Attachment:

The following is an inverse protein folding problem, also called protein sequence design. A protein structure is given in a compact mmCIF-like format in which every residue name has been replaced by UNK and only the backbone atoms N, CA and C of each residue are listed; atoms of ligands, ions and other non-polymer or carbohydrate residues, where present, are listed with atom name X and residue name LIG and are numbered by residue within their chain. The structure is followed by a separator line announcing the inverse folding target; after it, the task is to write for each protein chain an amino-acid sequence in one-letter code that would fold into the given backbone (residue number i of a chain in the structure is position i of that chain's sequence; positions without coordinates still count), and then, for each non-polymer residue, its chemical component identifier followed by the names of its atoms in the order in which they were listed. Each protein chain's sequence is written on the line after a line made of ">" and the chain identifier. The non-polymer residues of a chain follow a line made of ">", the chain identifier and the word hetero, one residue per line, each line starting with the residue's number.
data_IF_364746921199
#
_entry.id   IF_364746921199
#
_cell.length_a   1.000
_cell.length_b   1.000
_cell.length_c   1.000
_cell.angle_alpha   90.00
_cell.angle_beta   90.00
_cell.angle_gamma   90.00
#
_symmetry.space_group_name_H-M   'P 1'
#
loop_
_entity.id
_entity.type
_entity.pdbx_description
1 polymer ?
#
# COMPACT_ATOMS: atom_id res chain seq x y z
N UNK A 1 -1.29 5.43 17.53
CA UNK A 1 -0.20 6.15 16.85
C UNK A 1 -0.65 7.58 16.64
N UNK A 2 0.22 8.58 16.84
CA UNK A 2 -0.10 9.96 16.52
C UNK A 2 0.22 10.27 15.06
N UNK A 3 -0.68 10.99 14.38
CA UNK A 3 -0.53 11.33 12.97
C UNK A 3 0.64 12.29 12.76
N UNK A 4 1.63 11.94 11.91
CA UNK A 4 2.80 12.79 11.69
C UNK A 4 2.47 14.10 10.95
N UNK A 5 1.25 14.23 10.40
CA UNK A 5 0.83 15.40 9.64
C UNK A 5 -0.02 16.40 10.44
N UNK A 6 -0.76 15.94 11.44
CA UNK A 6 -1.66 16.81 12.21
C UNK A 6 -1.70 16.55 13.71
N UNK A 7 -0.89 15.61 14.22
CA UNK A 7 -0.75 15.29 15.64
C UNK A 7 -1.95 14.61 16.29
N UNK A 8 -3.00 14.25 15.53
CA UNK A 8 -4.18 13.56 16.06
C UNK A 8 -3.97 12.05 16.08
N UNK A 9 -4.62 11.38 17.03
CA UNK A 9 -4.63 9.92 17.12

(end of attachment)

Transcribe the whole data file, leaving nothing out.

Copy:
The following is an inverse protein folding problem, also called protein sequence design. A protein structure is given in a compact mmCIF-like format in which every residue name has been replaced by UNK and only the backbone atoms N, CA and C of each residue are listed; atoms of ligands, ions and other non-polymer or carbohydrate residues, where present, are listed with atom name X and residue name LIG and are numbered by residue within their chain. The structure is followed by a separator line announcing the inverse folding target; after it, the task is to write for each protein chain an amino-acid sequence in one-letter code that would fold into the given backbone (residue number i of a chain in the structure is position i of that chain's sequence; positions without coordinates still count), and then, for each non-polymer residue, its chemical component identifier followed by the names of its atoms in the order in which they were listed. Each protein chain's sequence is written on the line after a line made of ">" and the chain identifier. The non-polymer residues of a chain follow a line made of ">", the chain identifier and the word hetero, one residue per line, each line starting with the residue's number.
data_IF_364746921199
#
_entry.id   IF_364746921199
#
_cell.length_a   1.000
_cell.length_b   1.000
_cell.length_c   1.000
_cell.angle_alpha   90.00
_cell.angle_beta   90.00
_cell.angle_gamma   90.00
#
_symmetry.space_group_name_H-M   'P 1'
#
loop_
_entity.id
_entity.type
_entity.pdbx_description
1 polymer ?
#
# COMPACT_ATOMS: atom_id res chain seq x y z
N UNK A 1 -1.29 5.43 17.53
CA UNK A 1 -0.20 6.15 16.85
C UNK A 1 -0.65 7.58 16.64
N UNK A 2 0.22 8.58 16.84
CA UNK A 2 -0.10 9.96 16.52
C UNK A 2 0.22 10.27 15.06
N UNK A 3 -0.68 10.99 14.38
CA UNK A 3 -0.53 11.33 12.97
C UNK A 3 0.64 12.29 12.76
N UNK A 4 1.63 11.94 11.91
CA UNK A 4 2.80 12.79 11.69
C UNK A 4 2.47 14.10 10.95
N UNK A 5 1.25 14.23 10.40
CA UNK A 5 0.83 15.40 9.64
C UNK A 5 -0.02 16.40 10.44
N UNK A 6 -0.76 15.94 11.44
CA UNK A 6 -1.66 16.81 12.21
C UNK A 6 -1.70 16.55 13.71
N UNK A 7 -0.89 15.61 14.22
CA UNK A 7 -0.75 15.29 15.64
C UNK A 7 -1.95 14.61 16.29
N UNK A 8 -3.00 14.25 15.53
CA UNK A 8 -4.18 13.56 16.06
C UNK A 8 -3.97 12.05 16.08
N UNK A 9 -4.62 11.38 17.03
CA UNK A 9 -4.63 9.92 17.12